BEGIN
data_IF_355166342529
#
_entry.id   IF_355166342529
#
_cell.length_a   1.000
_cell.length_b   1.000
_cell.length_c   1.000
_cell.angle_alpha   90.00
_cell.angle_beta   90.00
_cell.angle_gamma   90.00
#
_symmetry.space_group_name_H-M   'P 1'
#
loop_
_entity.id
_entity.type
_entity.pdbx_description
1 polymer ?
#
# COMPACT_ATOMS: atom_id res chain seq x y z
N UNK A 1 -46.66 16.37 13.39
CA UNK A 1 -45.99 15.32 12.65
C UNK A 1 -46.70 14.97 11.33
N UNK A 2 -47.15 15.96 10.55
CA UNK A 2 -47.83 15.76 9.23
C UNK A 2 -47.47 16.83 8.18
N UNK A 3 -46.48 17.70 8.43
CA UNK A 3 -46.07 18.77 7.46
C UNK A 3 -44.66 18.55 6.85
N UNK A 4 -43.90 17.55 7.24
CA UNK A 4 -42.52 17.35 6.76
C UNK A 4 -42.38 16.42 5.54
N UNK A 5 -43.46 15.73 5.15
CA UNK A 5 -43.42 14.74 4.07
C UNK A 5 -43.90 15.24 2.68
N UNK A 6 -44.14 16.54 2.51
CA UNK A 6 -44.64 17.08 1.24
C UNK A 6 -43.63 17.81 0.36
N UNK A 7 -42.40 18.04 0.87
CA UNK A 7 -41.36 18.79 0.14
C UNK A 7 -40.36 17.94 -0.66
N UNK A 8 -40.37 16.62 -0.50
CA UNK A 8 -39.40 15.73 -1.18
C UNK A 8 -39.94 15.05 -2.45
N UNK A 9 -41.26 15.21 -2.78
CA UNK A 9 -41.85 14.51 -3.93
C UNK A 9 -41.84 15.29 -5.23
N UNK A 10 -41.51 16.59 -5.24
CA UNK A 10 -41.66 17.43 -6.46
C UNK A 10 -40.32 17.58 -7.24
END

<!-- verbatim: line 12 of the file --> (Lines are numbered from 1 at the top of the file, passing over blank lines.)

_symmetry.space_group_name_H-M   'P 1'